Robert Kolker, contributing editor at New York magazine and author of true crime story “Lost Girls”, visited students at Texas State University on Monday as a part of Mass Communication Week, a series of events sponsored by the School of Journalism and Mass Communication.
Kolker, who has been writing for New York magazine since 1998, published his first book in the summer of 2013. Part of the true crime genre, “Lost Girls: An Unsolved American Mystery” explores the lives of five women who went missing in the New York area.
For Kolker, the book is not just a murder story but also a form of social commentary because the victims, all escorts, were contacted by the suspected serial killer through ads on Craigslist.
“It’s about class,” he said. “It’s about people who were from struggling areas trying to make money any way they could.”
Kolker, who has been an investigative journalist for almost two decades, initially declined to write an article about it for New York magazine, believing the case would receive widespread media attention and be solved quickly.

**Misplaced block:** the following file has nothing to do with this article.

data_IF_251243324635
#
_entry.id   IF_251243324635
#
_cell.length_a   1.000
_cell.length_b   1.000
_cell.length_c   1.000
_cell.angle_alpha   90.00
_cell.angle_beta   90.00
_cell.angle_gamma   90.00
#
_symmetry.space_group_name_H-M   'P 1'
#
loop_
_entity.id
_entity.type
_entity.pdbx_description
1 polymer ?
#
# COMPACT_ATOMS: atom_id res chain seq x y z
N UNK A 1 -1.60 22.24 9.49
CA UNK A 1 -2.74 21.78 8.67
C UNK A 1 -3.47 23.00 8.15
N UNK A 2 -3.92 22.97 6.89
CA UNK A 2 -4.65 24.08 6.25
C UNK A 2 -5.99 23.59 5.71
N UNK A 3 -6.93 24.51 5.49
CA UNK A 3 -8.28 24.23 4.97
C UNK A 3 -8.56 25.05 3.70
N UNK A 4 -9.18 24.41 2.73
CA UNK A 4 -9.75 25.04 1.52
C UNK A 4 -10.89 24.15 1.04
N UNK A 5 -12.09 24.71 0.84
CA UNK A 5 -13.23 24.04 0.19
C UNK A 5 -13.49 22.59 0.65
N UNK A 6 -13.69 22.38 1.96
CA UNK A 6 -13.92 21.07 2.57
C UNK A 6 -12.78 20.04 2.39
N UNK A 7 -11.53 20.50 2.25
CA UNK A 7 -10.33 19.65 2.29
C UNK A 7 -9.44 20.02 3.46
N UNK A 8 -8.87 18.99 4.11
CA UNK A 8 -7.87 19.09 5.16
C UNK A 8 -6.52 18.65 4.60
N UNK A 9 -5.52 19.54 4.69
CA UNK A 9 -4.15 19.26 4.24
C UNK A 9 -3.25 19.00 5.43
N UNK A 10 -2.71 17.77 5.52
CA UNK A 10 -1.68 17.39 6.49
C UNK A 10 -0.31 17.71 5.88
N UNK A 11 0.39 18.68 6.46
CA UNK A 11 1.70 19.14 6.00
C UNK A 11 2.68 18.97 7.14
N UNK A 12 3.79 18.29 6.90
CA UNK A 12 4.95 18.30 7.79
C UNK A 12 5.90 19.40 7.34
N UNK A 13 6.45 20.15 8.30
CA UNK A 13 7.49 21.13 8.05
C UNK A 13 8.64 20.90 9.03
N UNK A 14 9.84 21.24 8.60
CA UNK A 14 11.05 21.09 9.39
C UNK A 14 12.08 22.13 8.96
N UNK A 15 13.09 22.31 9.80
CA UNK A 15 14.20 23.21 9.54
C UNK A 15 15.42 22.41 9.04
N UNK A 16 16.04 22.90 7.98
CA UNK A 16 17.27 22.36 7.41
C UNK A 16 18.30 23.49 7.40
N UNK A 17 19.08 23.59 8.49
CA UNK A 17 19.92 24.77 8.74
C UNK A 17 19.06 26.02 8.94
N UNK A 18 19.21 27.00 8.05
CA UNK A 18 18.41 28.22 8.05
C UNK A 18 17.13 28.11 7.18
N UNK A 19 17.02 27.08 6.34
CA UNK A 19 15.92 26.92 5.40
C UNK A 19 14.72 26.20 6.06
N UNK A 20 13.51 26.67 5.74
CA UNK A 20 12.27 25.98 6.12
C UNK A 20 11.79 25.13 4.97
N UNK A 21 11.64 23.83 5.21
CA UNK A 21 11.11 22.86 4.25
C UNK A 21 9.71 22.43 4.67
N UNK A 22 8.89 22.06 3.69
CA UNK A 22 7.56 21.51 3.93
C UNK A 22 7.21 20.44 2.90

As months went by and the case could not be closed, Kolker agreed to the story. His original article, A Serial Killer in Common, made the cover of New York magazine and not long after, helped to secure the “Lost Girls” book deal.
|Robert Kolker took questions from students after his presentation.|
Kolker also talked to students about his career history, and the importance of gaining personal experience in their early journeys.
“He seemed very passionate about his profession and I believe that’s what keeps him successful and excited about what he does,” said Rachel Starnes, public relations major at Texas State.
After graduating from Columbia University in 1991 with a degree in history, Kolker took what he called a “circuitous route” to find his calling in journalism, working where he could as an assistant or a secretary in his young postgraduate years.
“At some point I sort of stood up, almost two years out of college, and realized what I really wanted to do was write for publication,” he said. “Suddenly it didn’t matter to me what it was… I just wanted to be in print.”
In addition to his book premiere, Kolker has also had several cover stories with New York magazine and received the Harry Frank Guggenheim 2011 Excellence in Criminal Justice Reporting Award from the John Jay College of Criminal Justice in New York, according to his personal website.